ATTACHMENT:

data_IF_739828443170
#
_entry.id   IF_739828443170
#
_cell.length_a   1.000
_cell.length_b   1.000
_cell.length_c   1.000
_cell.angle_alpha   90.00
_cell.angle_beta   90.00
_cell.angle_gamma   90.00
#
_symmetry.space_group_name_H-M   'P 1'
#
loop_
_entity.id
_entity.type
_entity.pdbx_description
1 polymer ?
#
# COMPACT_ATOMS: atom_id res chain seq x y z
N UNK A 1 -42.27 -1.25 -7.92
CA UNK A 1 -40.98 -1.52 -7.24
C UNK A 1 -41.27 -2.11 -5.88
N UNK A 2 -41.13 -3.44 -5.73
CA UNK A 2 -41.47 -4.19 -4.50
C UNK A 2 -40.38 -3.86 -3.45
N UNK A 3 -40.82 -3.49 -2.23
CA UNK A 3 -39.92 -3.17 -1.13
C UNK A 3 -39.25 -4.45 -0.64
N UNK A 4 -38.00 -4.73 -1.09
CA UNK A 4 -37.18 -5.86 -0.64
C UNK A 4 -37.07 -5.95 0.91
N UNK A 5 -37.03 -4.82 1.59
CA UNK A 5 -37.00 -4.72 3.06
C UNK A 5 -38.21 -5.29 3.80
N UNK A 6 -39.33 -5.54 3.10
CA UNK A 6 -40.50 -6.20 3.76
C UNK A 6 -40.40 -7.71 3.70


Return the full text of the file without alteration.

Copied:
data_IF_739828443170
#
_entry.id   IF_739828443170
#
_cell.length_a   1.000
_cell.length_b   1.000
_cell.length_c   1.000
_cell.angle_alpha   90.00
_cell.angle_beta   90.00
_cell.angle_gamma   90.00
#
_symmetry.space_group_name_H-M   'P 1'
#
loop_
_entity.id
_entity.type
_entity.pdbx_description
1 polymer ?
#
# COMPACT_ATOMS: atom_id res chain seq x y z
N UNK A 1 -42.27 -1.25 -7.92
CA UNK A 1 -40.98 -1.52 -7.24
C UNK A 1 -41.27 -2.11 -5.88
N UNK A 2 -41.13 -3.44 -5.73
CA UNK A 2 -41.47 -4.19 -4.50
C UNK A 2 -40.38 -3.86 -3.45
N UNK A 3 -40.82 -3.49 -2.23
CA UNK A 3 -39.92 -3.17 -1.13
C UNK A 3 -39.25 -4.45 -0.64
N UNK A 4 -38.00 -4.73 -1.09
CA UNK A 4 -37.18 -5.86 -0.64
C UNK A 4 -37.07 -5.95 0.91
N UNK A 5 -37.03 -4.82 1.59
CA UNK A 5 -37.00 -4.72 3.06
C UNK A 5 -38.21 -5.29 3.80
N UNK A 6 -39.33 -5.54 3.10
CA UNK A 6 -40.50 -6.20 3.76
C UNK A 6 -40.40 -7.71 3.70